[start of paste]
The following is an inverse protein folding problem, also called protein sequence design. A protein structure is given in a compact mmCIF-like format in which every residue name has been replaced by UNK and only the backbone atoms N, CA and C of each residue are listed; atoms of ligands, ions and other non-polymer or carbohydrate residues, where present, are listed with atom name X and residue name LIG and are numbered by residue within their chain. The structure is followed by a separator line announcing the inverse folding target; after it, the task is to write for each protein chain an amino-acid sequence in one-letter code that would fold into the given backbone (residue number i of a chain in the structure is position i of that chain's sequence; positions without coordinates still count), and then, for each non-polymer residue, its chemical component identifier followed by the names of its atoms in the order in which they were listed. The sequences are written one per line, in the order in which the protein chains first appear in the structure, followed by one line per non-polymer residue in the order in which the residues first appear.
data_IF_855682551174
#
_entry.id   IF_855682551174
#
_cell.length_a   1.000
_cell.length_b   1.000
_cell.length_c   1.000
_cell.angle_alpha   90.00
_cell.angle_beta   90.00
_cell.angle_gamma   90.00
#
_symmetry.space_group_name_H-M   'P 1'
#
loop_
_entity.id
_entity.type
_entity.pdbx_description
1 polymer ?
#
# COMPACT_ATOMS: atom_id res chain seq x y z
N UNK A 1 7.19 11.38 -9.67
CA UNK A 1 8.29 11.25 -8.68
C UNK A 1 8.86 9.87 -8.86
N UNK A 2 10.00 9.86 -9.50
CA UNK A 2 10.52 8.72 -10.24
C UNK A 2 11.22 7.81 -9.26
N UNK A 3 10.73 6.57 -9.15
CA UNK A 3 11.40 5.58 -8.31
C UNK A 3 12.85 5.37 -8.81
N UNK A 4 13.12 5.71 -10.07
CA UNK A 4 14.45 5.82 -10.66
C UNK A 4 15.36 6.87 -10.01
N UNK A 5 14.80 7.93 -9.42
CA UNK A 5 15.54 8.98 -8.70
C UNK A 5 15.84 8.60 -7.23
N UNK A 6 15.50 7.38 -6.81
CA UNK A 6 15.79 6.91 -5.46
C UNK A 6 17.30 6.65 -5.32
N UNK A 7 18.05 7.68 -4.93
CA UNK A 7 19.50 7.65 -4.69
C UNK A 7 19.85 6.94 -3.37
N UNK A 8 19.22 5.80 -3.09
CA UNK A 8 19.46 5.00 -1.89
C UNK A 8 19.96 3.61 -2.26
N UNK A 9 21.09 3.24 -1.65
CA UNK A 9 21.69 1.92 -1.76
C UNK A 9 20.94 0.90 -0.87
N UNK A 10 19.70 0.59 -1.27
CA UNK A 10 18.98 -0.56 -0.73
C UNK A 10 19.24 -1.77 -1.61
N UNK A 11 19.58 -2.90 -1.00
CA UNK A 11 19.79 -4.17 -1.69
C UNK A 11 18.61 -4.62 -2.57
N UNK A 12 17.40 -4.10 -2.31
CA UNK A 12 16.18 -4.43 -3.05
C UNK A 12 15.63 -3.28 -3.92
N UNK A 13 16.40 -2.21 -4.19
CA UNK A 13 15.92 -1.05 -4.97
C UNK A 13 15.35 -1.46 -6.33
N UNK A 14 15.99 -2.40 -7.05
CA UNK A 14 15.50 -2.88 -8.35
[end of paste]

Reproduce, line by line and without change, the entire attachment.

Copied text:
The following is an inverse protein folding problem, also called protein sequence design. A protein structure is given in a compact mmCIF-like format in which every residue name has been replaced by UNK and only the backbone atoms N, CA and C of each residue are listed; atoms of ligands, ions and other non-polymer or carbohydrate residues, where present, are listed with atom name X and residue name LIG and are numbered by residue within their chain. The structure is followed by a separator line announcing the inverse folding target; after it, the task is to write for each protein chain an amino-acid sequence in one-letter code that would fold into the given backbone (residue number i of a chain in the structure is position i of that chain's sequence; positions without coordinates still count), and then, for each non-polymer residue, its chemical component identifier followed by the names of its atoms in the order in which they were listed. The sequences are written one per line, in the order in which the protein chains first appear in the structure, followed by one line per non-polymer residue in the order in which the residues first appear.
data_IF_855682551174
#
_entry.id   IF_855682551174
#
_cell.length_a   1.000
_cell.length_b   1.000
_cell.length_c   1.000
_cell.angle_alpha   90.00
_cell.angle_beta   90.00
_cell.angle_gamma   90.00
#
_symmetry.space_group_name_H-M   'P 1'
#
loop_
_entity.id
_entity.type
_entity.pdbx_description
1 polymer ?
#
# COMPACT_ATOMS: atom_id res chain seq x y z
N UNK A 1 7.19 11.38 -9.67
CA UNK A 1 8.29 11.25 -8.68
C UNK A 1 8.86 9.87 -8.86
N UNK A 2 10.00 9.86 -9.50
CA UNK A 2 10.52 8.72 -10.24
C UNK A 2 11.22 7.81 -9.26
N UNK A 3 10.73 6.57 -9.15
CA UNK A 3 11.40 5.58 -8.31
C UNK A 3 12.85 5.37 -8.81
N UNK A 4 13.12 5.71 -10.07
CA UNK A 4 14.45 5.82 -10.66
C UNK A 4 15.36 6.87 -10.01
N UNK A 5 14.80 7.93 -9.42
CA UNK A 5 15.54 8.98 -8.70
C UNK A 5 15.84 8.60 -7.23
N UNK A 6 15.50 7.38 -6.81
CA UNK A 6 15.79 6.91 -5.46
C UNK A 6 17.30 6.65 -5.32
N UNK A 7 18.05 7.68 -4.93
CA UNK A 7 19.50 7.65 -4.69
C UNK A 7 19.85 6.94 -3.37
N UNK A 8 19.22 5.80 -3.09
CA UNK A 8 19.46 5.00 -1.89
C UNK A 8 19.96 3.61 -2.26
N UNK A 9 21.09 3.24 -1.65
CA UNK A 9 21.69 1.92 -1.76
C UNK A 9 20.94 0.90 -0.87
N UNK A 10 19.70 0.59 -1.27
CA UNK A 10 18.98 -0.56 -0.73
C UNK A 10 19.24 -1.77 -1.61
N UNK A 11 19.58 -2.90 -1.00
CA UNK A 11 19.79 -4.17 -1.69
C UNK A 11 18.61 -4.62 -2.57
N UNK A 12 17.40 -4.10 -2.31
CA UNK A 12 16.18 -4.43 -3.05
C UNK A 12 15.63 -3.28 -3.92
N UNK A 13 16.40 -2.21 -4.19
CA UNK A 13 15.92 -1.05 -4.97
C UNK A 13 15.35 -1.46 -6.33
N UNK A 14 15.99 -2.40 -7.05
CA UNK A 14 15.50 -2.88 -8.35